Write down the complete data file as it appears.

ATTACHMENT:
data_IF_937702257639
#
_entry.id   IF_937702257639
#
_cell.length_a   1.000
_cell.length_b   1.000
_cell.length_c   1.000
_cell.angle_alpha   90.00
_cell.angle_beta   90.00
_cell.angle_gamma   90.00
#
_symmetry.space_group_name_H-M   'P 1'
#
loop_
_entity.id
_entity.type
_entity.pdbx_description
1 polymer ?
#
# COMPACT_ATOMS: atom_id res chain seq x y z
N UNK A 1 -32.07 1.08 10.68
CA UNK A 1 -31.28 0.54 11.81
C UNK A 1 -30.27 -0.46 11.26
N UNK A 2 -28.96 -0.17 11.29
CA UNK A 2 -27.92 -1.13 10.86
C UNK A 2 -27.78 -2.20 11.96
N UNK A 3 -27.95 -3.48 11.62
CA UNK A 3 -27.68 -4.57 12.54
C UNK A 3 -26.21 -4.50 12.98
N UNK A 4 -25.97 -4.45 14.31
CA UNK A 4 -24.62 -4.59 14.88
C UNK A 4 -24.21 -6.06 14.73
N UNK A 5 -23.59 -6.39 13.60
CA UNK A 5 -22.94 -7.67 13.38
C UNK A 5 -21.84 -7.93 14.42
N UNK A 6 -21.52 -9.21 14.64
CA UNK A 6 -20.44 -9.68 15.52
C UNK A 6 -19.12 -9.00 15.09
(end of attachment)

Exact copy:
data_IF_937702257639
#
_entry.id   IF_937702257639
#
_cell.length_a   1.000
_cell.length_b   1.000
_cell.length_c   1.000
_cell.angle_alpha   90.00
_cell.angle_beta   90.00
_cell.angle_gamma   90.00
#
_symmetry.space_group_name_H-M   'P 1'
#
loop_
_entity.id
_entity.type
_entity.pdbx_description
1 polymer ?
#
# COMPACT_ATOMS: atom_id res chain seq x y z
N UNK A 1 -32.07 1.08 10.68
CA UNK A 1 -31.28 0.54 11.81
C UNK A 1 -30.27 -0.46 11.26
N UNK A 2 -28.96 -0.17 11.29
CA UNK A 2 -27.92 -1.13 10.86
C UNK A 2 -27.78 -2.20 11.96
N UNK A 3 -27.95 -3.48 11.62
CA UNK A 3 -27.68 -4.57 12.54
C UNK A 3 -26.21 -4.50 12.98
N UNK A 4 -25.97 -4.45 14.31
CA UNK A 4 -24.62 -4.59 14.88
C UNK A 4 -24.21 -6.06 14.73
N UNK A 5 -23.59 -6.39 13.60
CA UNK A 5 -22.94 -7.67 13.38
C UNK A 5 -21.84 -7.93 14.42
N UNK A 6 -21.52 -9.21 14.64
CA UNK A 6 -20.44 -9.68 15.52
C UNK A 6 -19.12 -9.00 15.09